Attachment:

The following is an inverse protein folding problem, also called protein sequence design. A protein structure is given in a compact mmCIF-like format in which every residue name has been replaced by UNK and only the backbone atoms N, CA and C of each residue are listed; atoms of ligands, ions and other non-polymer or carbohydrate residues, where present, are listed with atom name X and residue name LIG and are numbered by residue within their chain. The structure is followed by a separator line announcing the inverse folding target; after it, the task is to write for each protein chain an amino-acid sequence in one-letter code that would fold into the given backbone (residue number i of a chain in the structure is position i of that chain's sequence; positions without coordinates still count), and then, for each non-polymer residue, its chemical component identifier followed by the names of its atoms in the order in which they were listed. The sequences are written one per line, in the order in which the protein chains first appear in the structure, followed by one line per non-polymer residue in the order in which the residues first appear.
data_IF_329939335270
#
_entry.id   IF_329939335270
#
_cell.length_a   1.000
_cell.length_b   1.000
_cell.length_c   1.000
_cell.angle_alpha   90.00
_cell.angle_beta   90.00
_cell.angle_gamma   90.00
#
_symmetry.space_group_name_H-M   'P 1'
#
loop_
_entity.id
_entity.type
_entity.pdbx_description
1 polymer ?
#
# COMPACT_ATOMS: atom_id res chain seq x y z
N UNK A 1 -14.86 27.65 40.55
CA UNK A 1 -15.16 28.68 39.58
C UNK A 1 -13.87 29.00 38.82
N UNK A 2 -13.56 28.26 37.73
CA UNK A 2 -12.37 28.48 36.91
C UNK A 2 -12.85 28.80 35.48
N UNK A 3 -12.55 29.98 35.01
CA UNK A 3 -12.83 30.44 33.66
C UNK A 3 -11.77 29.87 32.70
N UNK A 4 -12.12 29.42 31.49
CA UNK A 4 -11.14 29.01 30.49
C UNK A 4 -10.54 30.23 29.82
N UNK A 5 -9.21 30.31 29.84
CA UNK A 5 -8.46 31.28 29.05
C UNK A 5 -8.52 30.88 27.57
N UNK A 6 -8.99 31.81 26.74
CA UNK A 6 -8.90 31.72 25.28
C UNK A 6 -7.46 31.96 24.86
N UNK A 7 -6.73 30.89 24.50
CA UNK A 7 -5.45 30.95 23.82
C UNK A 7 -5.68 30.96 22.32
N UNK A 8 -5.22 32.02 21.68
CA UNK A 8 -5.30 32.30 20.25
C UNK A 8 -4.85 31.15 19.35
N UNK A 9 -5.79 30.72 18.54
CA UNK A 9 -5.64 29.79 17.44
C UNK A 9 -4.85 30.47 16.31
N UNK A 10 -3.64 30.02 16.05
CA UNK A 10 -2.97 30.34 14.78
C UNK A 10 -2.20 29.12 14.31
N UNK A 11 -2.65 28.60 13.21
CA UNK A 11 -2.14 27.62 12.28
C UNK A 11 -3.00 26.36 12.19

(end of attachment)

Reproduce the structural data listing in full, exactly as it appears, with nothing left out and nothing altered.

The following is an inverse protein folding problem, also called protein sequence design. A protein structure is given in a compact mmCIF-like format in which every residue name has been replaced by UNK and only the backbone atoms N, CA and C of each residue are listed; atoms of ligands, ions and other non-polymer or carbohydrate residues, where present, are listed with atom name X and residue name LIG and are numbered by residue within their chain. The structure is followed by a separator line announcing the inverse folding target; after it, the task is to write for each protein chain an amino-acid sequence in one-letter code that would fold into the given backbone (residue number i of a chain in the structure is position i of that chain's sequence; positions without coordinates still count), and then, for each non-polymer residue, its chemical component identifier followed by the names of its atoms in the order in which they were listed. The sequences are written one per line, in the order in which the protein chains first appear in the structure, followed by one line per non-polymer residue in the order in which the residues first appear.
data_IF_329939335270
#
_entry.id   IF_329939335270
#
_cell.length_a   1.000
_cell.length_b   1.000
_cell.length_c   1.000
_cell.angle_alpha   90.00
_cell.angle_beta   90.00
_cell.angle_gamma   90.00
#
_symmetry.space_group_name_H-M   'P 1'
#
loop_
_entity.id
_entity.type
_entity.pdbx_description
1 polymer ?
#
# COMPACT_ATOMS: atom_id res chain seq x y z
N UNK A 1 -14.86 27.65 40.55
CA UNK A 1 -15.16 28.68 39.58
C UNK A 1 -13.87 29.00 38.82
N UNK A 2 -13.56 28.26 37.73
CA UNK A 2 -12.37 28.48 36.91
C UNK A 2 -12.85 28.80 35.48
N UNK A 3 -12.55 29.98 35.01
CA UNK A 3 -12.83 30.44 33.66
C UNK A 3 -11.77 29.87 32.70
N UNK A 4 -12.12 29.42 31.49
CA UNK A 4 -11.14 29.01 30.49
C UNK A 4 -10.54 30.23 29.82
N UNK A 5 -9.21 30.31 29.84
CA UNK A 5 -8.46 31.28 29.05
C UNK A 5 -8.52 30.88 27.57
N UNK A 6 -8.99 31.81 26.74
CA UNK A 6 -8.90 31.72 25.28
C UNK A 6 -7.46 31.96 24.86
N UNK A 7 -6.73 30.89 24.50
CA UNK A 7 -5.45 30.95 23.82
C UNK A 7 -5.68 30.96 22.32
N UNK A 8 -5.22 32.02 21.68
CA UNK A 8 -5.30 32.30 20.25
C UNK A 8 -4.85 31.15 19.35
N UNK A 9 -5.79 30.72 18.54
CA UNK A 9 -5.64 29.79 17.44
C UNK A 9 -4.85 30.47 16.31
N UNK A 10 -3.64 30.02 16.05
CA UNK A 10 -2.97 30.34 14.78
C UNK A 10 -2.20 29.12 14.31
N UNK A 11 -2.65 28.60 13.21
CA UNK A 11 -2.14 27.62 12.28
C UNK A 11 -3.00 26.36 12.19